When to Refer

HIV-associated renal disease should be jointly managed with a nephrologist.1 Although all decisions, including timing of specialist referral, should be made on a case-by-case basis, indications for referral include abnormal kidney function, declining kidney function or proteinuria.2 



In the general population, patients with CKD who may be considered for referral to a nephrologist include those with:3

  • estimated glomerular filtration rate (eGFR) <30mL/min/1.73m2
  • unexplained decline in kidney function (>15% drop in eGFR over 3 months)
  • proteinuria >1g/24hrs (urine protein to creatinine ratio of 100mg/mmol, approximate daily protein excretion of 1g/24hrs)
  • glomerular hematuria (particularly if proteinuria is present)
  • CKD and hypertension that is hard to control
  • diabetes with eGFR <60mL/min/1.73m2
  • unexplained anemia (Hb<100g/L) with eGFR <60mL/min/1.73m2
     

For people with CKD, but not infected with HIV, appropriate referral is associated with:3  

  • reduced rates of progression to end stage renal disease (ESRD)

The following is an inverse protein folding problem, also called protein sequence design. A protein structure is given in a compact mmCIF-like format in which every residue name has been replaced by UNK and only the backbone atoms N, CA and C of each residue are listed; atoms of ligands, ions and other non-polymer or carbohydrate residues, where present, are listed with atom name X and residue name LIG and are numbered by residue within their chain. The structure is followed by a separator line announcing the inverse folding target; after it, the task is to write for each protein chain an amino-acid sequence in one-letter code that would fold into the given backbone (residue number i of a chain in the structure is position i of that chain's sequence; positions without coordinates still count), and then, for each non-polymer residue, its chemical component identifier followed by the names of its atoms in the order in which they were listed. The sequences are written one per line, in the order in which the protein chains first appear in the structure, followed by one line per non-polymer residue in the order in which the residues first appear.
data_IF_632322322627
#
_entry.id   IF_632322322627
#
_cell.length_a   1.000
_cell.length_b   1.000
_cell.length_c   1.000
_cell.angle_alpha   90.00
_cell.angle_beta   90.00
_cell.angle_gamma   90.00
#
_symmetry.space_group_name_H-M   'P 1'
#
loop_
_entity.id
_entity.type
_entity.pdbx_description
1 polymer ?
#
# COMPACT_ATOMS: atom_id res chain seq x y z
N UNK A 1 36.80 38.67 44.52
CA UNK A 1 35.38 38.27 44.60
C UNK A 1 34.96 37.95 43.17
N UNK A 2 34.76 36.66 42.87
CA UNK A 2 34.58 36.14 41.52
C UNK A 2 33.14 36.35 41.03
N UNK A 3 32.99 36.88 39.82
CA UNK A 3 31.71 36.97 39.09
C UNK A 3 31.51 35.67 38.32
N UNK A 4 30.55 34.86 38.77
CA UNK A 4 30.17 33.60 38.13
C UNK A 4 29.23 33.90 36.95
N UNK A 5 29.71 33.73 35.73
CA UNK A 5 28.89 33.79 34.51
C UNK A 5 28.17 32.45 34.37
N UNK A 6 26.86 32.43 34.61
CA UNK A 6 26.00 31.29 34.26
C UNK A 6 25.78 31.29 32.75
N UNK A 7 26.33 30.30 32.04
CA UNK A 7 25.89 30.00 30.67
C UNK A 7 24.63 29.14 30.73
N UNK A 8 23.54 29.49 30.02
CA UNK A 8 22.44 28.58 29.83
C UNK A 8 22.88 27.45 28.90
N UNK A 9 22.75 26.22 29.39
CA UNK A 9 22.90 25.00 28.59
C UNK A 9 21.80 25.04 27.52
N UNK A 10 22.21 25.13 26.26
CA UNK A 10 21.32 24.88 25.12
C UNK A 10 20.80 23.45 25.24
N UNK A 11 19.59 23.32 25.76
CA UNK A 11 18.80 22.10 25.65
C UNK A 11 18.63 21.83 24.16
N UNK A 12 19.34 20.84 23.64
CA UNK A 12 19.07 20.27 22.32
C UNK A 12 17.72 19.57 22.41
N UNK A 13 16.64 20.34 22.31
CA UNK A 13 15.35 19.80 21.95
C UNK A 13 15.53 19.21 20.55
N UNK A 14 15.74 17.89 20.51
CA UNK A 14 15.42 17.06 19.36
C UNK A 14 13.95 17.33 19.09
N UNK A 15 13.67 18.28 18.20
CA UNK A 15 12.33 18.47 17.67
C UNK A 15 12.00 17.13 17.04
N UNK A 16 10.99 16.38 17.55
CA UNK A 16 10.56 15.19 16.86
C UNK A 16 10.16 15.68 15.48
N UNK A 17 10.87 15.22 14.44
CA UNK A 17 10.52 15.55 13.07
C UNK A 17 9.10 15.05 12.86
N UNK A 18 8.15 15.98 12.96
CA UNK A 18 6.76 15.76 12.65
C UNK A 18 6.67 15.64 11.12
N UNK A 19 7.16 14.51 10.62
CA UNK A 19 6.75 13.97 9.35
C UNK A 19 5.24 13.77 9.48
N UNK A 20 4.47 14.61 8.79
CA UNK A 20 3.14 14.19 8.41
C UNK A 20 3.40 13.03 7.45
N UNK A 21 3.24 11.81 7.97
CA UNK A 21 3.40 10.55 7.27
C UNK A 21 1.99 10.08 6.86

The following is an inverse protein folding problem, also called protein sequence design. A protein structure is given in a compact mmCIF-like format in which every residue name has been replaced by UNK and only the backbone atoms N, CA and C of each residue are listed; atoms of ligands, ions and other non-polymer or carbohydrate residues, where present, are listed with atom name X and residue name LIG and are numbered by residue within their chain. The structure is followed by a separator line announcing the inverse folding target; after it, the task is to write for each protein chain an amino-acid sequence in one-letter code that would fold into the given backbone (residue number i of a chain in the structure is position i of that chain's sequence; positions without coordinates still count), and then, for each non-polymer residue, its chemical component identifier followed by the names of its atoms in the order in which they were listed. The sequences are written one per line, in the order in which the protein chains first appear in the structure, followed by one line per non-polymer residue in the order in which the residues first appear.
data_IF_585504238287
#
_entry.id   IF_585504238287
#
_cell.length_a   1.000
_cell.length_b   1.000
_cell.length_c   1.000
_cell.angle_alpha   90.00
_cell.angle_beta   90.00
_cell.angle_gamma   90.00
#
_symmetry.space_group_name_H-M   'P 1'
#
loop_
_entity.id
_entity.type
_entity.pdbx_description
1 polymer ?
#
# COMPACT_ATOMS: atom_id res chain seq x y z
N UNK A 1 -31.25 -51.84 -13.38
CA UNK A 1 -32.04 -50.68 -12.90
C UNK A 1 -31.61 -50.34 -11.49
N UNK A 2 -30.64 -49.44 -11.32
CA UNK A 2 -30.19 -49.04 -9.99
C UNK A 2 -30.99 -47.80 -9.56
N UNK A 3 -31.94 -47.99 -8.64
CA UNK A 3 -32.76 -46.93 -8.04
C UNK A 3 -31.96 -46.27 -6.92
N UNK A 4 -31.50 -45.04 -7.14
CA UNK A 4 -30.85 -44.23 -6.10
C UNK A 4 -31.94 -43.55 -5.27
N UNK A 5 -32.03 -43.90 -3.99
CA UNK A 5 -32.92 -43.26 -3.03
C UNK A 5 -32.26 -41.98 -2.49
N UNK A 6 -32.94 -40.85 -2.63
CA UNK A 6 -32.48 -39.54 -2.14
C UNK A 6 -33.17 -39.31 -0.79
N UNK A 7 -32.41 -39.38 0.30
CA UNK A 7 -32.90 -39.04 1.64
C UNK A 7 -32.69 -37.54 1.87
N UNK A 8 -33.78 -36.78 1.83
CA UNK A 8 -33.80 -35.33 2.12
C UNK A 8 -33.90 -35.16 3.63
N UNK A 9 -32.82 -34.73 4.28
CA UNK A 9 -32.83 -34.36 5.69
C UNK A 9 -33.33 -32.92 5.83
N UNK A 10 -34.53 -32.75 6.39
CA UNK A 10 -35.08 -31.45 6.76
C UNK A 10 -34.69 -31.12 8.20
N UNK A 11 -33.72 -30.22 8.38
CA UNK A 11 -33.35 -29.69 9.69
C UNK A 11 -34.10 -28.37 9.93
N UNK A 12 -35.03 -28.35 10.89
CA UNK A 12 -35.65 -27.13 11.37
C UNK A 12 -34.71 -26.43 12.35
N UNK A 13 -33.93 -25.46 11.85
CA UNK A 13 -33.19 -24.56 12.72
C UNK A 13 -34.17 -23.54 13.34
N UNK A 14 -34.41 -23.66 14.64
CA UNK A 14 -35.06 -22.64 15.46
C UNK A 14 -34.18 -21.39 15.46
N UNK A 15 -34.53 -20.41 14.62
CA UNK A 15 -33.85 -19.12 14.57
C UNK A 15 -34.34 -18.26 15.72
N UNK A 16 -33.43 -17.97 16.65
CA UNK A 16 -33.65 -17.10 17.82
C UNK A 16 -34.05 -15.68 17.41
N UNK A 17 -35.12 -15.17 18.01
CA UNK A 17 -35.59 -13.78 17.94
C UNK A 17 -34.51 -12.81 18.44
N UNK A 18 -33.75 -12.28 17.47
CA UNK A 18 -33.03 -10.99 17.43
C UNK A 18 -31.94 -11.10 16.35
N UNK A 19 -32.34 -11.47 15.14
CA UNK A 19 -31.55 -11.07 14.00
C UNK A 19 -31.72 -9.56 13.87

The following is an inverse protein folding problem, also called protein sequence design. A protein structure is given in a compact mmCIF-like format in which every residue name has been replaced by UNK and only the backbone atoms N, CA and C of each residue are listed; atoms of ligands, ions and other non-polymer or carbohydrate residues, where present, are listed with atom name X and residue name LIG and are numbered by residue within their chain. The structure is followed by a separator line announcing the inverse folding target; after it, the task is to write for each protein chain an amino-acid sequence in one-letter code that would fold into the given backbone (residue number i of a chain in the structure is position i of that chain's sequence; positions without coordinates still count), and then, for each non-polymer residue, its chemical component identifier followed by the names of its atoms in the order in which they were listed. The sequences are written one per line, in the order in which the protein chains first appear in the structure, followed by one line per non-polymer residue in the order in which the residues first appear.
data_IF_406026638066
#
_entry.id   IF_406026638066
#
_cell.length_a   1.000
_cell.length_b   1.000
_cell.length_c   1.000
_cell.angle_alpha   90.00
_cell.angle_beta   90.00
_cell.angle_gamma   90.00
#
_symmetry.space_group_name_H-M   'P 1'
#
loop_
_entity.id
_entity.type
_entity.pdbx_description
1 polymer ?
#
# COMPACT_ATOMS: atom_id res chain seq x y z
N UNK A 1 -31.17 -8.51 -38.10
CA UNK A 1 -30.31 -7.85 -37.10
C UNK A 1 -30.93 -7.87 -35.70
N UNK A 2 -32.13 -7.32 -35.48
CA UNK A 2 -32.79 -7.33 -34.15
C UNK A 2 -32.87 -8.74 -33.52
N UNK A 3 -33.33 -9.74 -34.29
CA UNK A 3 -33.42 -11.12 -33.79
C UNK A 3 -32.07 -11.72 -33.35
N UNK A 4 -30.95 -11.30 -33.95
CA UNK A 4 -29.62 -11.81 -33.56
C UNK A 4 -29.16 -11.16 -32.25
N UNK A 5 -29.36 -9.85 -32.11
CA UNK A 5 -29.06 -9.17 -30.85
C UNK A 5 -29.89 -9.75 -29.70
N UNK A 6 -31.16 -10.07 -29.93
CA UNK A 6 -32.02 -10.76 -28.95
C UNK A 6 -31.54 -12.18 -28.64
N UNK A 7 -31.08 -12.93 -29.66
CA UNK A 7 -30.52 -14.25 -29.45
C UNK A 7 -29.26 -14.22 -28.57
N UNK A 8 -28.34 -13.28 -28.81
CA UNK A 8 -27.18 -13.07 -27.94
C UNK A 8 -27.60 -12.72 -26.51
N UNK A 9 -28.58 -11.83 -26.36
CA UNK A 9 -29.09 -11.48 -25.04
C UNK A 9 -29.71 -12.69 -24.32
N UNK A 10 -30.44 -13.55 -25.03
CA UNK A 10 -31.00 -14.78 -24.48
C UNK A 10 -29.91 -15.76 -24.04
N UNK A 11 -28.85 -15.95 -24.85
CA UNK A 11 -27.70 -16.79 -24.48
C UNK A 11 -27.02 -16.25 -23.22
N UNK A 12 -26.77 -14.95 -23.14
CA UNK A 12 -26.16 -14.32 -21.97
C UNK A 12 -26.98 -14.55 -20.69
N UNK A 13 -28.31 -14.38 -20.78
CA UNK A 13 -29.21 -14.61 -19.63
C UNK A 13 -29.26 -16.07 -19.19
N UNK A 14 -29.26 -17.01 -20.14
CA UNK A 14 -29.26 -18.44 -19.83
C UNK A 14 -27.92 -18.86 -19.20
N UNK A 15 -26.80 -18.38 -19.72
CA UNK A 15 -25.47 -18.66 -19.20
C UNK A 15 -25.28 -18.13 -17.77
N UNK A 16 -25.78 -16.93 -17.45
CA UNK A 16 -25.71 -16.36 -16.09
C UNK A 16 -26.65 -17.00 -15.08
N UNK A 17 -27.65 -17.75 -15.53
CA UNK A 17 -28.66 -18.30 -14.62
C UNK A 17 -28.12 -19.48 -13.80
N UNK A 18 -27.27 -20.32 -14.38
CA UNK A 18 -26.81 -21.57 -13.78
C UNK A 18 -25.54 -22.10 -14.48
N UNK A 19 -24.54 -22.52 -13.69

• decreased need for, and duration of, hospitalization
  • increased likelihood of permanent dialysis access being created prior to beginning dialysis
  • reduced initial costs of care following commencement of dialysis
  • increased likelihood of kidney transplantation
  • decreased patient morbidity and mortality
     

Patients presenting with sudden or acute onset of renal impairment or kidney disease symptoms, as well as those with signs of acute nephritis, should be regarded as medical emergencies and be referred to a nephrologist without delay.3





 

References

  1. European AIDs Clinical Society (EACS). Guidelines. Version 6.0. Accessed 4 July 2012.
  2. Gupta SK, Eustace JA, Winston JA, et al. Guidelines for the Management of Chronic Kidney disease in HIV-infected patients: Recommendations of the HIV Medicine Association of the Infectious Diseases Society of America. Clin Infect Dis. 2005;40:1559–1585. 
  3. Kidney Health Australia. Chronic kidney disease management in General Practice. Accessed 1 March 2011.